Getting Your Motorcycle Out of Self-Storage and Ready for the Summer Roads
It’s now June, and the summer heat is just around the corner. If you’ve had your motorcycle in your self-storage unit all winter, this is the time you’ve been waiting for: the roads are back to welcome you on your bike again!
Last fall, when you put your motorcycle away for the winter, you (hopefully) took a number of steps to winterize your motorcycle so that it would last the cold months away in storage. Now, you need to undo those steps, and prepare your motorcycle for movement again. (For more information on storing your motorcycle with Real Storage, look here.)
Follow these basic steps for getting your motorcycle ready for a summer full of wind in your hair and freedom on the road in front of you.
Checking the fuel
It is not good to allow fuel to sit in your motorcycle for an extended period. Sitting still in the tank can allow the gasoline to react with oxygen, which can create varnish deposits. The deposits result in dirty, stale fuel flowing through your motorcycle, which can clog lines, filters, jets, and injectors.
The first thing you should be doing to prepare your motorcycle for the summer roads is to replace the fuel with new, clean, high octane gasoline. Empty any fuel that remained during the motorcycle’s stay in self-storage, and then, while the tank is empty, check to be sure there is no dirt or rust that has built up inside. Clean out the interior of the tank, and then fill it with fresh fuel.
You will hopefully have disconnected the battery from your motorcycle before storing it for the winter: leaving it connected can drain the battery, as the electronics will continue to work off of it, even when the motorcycle is not on. The best storage advice for batteries is to purchase a trickle charger, which turns itself off when the battery is fully recharged, preventing overcharging damages.
If you have a charger, connect the battery there first to see how the battery is working. If nothing happens, then the battery may be dead, and you may require a new one. If power is what you get, then take a quick look at its fluid levels, and top anything up that looks low.
Finally, hook it back up to the motorcycle, and (once all fluids in the bike have been replaced – see below) start the engine.
Check the tires
Be sure to check the air pressure in your tires before taking your motorcycle on the road. The winter months can cause the tire pressure to drop while sitting still, especially if you did not store your motorcycle in a climate-controlled self-storage unit. Inflate your tires if the pressure is too low.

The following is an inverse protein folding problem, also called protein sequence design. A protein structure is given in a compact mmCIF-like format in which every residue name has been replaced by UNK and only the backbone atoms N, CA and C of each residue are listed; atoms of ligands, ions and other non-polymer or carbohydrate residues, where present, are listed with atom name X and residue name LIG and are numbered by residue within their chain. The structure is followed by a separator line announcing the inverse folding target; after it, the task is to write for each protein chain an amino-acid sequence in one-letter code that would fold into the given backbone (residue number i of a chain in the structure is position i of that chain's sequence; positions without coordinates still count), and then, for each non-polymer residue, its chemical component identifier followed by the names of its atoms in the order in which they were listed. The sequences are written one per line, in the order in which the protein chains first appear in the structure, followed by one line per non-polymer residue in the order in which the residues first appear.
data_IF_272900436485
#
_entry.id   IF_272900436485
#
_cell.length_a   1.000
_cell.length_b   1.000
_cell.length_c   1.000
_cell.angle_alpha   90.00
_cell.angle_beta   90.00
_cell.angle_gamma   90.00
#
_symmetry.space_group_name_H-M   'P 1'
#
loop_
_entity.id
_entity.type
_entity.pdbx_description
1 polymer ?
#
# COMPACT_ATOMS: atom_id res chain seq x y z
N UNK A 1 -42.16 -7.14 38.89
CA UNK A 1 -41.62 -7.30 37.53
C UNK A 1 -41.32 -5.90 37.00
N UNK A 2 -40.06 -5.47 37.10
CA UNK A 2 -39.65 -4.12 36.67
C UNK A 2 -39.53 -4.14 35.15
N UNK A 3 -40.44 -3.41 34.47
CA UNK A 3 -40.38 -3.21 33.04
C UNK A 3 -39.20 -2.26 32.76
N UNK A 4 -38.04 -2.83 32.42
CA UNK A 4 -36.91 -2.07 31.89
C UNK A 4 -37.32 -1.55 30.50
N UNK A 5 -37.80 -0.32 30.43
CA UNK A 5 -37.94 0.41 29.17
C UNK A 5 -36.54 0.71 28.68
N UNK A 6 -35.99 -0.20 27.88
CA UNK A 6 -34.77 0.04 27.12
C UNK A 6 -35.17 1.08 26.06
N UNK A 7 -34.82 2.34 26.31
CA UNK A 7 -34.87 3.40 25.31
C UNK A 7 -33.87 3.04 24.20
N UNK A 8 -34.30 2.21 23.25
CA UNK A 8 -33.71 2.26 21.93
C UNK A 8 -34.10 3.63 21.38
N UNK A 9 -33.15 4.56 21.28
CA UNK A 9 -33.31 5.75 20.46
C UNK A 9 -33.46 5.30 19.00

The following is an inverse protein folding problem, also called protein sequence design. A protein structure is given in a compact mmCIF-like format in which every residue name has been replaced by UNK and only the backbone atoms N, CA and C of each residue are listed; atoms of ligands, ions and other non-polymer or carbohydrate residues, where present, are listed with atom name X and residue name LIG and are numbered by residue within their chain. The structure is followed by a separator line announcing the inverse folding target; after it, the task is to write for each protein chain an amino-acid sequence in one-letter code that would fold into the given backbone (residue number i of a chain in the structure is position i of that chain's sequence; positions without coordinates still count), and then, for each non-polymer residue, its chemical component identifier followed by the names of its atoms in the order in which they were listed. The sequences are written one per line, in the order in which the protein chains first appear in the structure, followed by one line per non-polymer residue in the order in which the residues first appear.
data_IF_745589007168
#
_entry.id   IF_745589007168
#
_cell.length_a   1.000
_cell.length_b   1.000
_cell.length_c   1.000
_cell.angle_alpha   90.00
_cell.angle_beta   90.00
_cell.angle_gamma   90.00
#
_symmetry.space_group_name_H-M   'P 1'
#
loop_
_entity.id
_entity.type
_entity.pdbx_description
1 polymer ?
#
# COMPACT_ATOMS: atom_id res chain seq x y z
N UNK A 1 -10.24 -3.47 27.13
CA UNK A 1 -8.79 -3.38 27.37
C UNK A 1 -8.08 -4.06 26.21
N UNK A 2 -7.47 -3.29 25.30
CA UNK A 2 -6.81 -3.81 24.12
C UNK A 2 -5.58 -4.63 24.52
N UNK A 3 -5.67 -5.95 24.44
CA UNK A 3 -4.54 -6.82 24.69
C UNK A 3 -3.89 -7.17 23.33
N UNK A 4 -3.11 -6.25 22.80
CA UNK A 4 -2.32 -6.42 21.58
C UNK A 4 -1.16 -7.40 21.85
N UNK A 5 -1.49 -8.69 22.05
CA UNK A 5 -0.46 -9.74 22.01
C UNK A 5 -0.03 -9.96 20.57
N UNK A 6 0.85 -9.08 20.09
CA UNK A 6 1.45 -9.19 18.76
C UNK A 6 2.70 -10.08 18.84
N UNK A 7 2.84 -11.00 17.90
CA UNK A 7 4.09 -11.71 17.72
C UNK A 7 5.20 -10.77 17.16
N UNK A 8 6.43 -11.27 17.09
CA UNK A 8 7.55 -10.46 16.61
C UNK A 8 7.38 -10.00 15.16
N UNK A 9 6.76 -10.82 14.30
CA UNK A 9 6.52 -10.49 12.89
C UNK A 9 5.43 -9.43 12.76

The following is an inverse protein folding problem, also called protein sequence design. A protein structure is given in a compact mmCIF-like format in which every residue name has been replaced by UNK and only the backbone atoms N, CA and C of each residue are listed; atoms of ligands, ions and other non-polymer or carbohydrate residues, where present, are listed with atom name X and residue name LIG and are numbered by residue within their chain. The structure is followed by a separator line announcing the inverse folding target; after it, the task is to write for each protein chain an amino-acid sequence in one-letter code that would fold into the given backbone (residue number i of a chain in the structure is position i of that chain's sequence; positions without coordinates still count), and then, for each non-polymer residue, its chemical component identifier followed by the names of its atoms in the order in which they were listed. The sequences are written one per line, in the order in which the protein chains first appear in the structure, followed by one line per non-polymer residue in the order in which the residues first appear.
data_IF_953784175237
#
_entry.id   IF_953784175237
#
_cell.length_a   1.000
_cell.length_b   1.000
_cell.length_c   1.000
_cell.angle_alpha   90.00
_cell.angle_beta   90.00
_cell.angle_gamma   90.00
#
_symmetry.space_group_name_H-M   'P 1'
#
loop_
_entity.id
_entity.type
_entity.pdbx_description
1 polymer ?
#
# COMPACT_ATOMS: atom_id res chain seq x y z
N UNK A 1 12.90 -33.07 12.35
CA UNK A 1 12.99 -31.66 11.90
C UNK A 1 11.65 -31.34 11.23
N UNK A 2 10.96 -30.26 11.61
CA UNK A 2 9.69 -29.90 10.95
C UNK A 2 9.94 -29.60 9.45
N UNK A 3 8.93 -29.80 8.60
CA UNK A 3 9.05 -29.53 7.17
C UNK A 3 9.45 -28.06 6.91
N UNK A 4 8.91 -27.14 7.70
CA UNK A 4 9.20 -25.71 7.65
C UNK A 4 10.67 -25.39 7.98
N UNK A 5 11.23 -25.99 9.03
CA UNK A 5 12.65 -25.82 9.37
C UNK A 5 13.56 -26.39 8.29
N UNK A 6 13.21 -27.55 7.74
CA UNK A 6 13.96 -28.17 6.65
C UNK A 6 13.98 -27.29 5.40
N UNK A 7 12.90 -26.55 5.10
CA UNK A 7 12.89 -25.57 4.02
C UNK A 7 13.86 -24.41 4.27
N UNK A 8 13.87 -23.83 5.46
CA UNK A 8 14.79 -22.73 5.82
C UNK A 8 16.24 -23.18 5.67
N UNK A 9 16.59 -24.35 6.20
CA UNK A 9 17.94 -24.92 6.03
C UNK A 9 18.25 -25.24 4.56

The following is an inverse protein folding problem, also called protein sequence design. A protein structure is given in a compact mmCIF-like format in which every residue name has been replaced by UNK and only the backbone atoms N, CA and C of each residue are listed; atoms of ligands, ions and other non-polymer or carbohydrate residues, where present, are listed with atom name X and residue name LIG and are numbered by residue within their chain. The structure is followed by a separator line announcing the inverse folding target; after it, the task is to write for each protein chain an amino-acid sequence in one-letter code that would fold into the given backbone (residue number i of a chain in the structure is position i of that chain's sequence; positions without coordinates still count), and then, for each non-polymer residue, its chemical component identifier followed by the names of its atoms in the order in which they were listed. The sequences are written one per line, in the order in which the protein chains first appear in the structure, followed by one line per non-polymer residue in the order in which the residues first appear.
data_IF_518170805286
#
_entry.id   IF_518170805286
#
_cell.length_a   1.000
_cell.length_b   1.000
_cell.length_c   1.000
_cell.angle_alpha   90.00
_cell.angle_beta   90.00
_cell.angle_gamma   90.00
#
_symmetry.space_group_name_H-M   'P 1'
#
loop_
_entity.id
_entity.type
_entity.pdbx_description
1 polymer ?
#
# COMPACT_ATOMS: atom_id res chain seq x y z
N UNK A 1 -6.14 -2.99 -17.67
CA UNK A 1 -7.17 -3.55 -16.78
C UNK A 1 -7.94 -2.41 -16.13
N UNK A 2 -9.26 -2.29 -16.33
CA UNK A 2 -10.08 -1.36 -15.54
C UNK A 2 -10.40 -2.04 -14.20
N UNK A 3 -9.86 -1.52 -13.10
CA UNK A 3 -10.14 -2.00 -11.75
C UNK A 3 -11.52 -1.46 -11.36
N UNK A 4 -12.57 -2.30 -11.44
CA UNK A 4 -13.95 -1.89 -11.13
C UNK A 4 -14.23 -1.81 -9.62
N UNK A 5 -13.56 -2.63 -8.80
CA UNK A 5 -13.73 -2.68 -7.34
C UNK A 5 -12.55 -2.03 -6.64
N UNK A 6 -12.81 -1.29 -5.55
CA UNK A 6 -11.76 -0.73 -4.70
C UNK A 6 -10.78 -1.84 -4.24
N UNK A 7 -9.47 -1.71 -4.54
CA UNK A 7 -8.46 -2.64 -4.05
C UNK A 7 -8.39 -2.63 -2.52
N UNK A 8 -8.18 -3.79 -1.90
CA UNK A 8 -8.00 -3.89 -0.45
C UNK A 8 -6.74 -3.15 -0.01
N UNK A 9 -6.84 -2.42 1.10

While working on your tires, be sure to inspect their condition as well: make sure the thread is not worn, that there are no damaged or rotting areas on the tire that could get worse with use, and that there are no potential flat-spotting on the tire from sitting too long.
Replacing the fluids
Like fuel, all of the fluids in your motorcycle should really be drained before storing your bike for the winter. Oil can collect dirt, which may damage its circulation. Likewise, old oil contains acids, which can also harm the motorcycle. Drain any oil that was left in the bike, and replenish it with new oil.
Check the brake fluid, and be sure that it is not old. Old brake fluid looks a dark-yellow colour, so if this is the case, flush your brake fluid completely, and replace with new fluid. Also, be sure to check your coolant levels, refilling those if they are low as well.
It is important to have clean fluids that are topped up before starting your motorcycle for the first time after months of sitting still: any dirty fluids can cause damage to your bike.
Examine your brakes
An absolute must before riding your motorcycle is examining your brakes. You do not want to get out on the road for the first time, and not have those working! Sitting in storage for many months could result in brake seizures or stiffness.
To examine whether your brakes are working properly or not, squeeze the front wheel brake lever with your hand and press down on the rear wheel brake pedal with your foot. If you have hydraulic brakes, and you feel a soft or cushiony resistance, then the brakes may require bleeding. With cable-pull brakes, you need to feel a solidly firm resistance, or the tension of your cables may need tightening, or the brake pads themselves may need to be replaced.
Finally, take a good look at the brake pads to be sure that they are not worn and need replacing.
As a last effort before your first ride of the season, we suggest giving your motorcycle a refreshing clean. Give the bike a good scrub and wax so that it sparkles in the summer sun again. And do the same things with your helmet, boots, gloves, jacket, and shades: you want to look as good sitting on your bike as it does in the sun, after all!
Now that the weather is on your side, out comes the motorcycle from self-storage, and (thankfully) in its place, the snow-blower, shovel, salt, winter boots and coats can all go away there for hibernation.
We’re as excited as you for the summer season, and we have all of your self-storage needs covered for it. If you have any questions about your self-storage unit, the contents within it, or questions about acquiring one, speak with your Real Storage agent today.